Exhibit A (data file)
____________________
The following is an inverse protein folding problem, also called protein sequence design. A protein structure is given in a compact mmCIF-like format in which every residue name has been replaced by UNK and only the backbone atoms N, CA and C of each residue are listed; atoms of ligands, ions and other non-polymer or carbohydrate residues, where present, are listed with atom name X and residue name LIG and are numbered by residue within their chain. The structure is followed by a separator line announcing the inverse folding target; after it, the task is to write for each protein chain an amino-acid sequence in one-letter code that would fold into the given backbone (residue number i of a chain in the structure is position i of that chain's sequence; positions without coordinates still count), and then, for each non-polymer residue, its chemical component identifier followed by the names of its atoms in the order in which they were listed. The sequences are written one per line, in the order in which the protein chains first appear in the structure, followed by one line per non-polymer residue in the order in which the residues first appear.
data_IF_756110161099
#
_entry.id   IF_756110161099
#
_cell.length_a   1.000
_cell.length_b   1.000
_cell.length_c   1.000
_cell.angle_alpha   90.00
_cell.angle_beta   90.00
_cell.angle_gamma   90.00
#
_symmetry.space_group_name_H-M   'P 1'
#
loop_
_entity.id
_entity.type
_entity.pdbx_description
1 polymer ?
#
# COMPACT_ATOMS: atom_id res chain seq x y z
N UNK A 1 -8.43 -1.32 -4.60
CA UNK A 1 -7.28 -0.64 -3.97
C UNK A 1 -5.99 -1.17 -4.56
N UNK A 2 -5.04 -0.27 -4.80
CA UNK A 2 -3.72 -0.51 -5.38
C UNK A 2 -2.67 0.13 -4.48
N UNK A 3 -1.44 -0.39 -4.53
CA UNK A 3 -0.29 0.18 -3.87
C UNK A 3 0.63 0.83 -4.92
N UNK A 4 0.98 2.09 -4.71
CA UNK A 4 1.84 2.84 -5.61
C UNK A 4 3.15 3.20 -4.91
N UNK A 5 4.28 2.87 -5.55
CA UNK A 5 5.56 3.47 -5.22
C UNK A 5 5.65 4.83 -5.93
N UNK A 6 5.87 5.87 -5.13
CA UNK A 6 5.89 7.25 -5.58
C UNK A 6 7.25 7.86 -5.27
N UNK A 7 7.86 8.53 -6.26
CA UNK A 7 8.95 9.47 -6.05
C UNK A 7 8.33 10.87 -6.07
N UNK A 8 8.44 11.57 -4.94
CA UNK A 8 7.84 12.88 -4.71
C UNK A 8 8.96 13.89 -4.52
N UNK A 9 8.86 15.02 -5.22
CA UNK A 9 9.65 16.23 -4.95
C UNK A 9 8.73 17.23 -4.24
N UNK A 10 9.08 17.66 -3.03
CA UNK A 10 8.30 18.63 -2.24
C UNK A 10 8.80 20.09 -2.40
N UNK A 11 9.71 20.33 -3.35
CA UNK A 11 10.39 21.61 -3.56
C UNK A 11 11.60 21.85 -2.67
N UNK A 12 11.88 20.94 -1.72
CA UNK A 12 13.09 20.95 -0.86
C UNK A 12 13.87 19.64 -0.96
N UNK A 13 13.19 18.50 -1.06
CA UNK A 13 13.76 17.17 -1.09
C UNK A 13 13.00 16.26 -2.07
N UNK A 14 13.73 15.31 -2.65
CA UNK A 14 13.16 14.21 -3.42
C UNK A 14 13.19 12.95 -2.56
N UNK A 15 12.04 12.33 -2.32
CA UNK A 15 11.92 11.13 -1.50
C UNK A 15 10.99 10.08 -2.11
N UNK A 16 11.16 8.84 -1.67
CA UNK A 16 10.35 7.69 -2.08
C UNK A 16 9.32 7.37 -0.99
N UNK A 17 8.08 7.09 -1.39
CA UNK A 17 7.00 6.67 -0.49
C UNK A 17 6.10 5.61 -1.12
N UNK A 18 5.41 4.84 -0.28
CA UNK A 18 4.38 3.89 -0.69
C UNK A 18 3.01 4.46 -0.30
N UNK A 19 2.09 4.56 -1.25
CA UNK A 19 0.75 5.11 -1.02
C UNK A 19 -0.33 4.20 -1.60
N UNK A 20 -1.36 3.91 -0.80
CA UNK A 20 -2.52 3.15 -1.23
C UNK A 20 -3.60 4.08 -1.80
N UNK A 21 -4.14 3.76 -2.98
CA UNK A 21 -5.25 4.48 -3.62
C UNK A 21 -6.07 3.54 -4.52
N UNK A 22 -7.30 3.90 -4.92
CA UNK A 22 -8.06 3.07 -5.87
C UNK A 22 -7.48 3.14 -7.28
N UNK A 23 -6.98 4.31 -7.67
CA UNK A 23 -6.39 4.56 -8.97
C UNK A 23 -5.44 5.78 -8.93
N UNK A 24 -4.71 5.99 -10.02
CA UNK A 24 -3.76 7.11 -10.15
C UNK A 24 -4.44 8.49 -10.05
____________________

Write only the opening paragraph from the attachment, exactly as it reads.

The following is an inverse protein folding problem, also called protein sequence design. A protein structure is given in a compact mmCIF-like format in which every residue name has been replaced by UNK and only the backbone atoms N, CA and C of each residue are listed; atoms of ligands, ions and other non-polymer or carbohydrate residues, where present, are listed with atom name X and residue name LIG and are numbered by residue within their chain. The structure is followed by a separator line announcing the inverse folding target; after it, the task is to write for each protein chain an amino-acid sequence in one-letter code that would fold into the given backbone (residue number i of a chain in the structure is position i of that chain's sequence; positions without coordinates still count), and then, for each non-polymer residue, its chemical component identifier followed by the names of its atoms in the order in which they were listed. The sequences are written one per line, in the order in which the protein chains first appear in the structure, followed by one line per non-polymer residue in the order in which the residues first appear.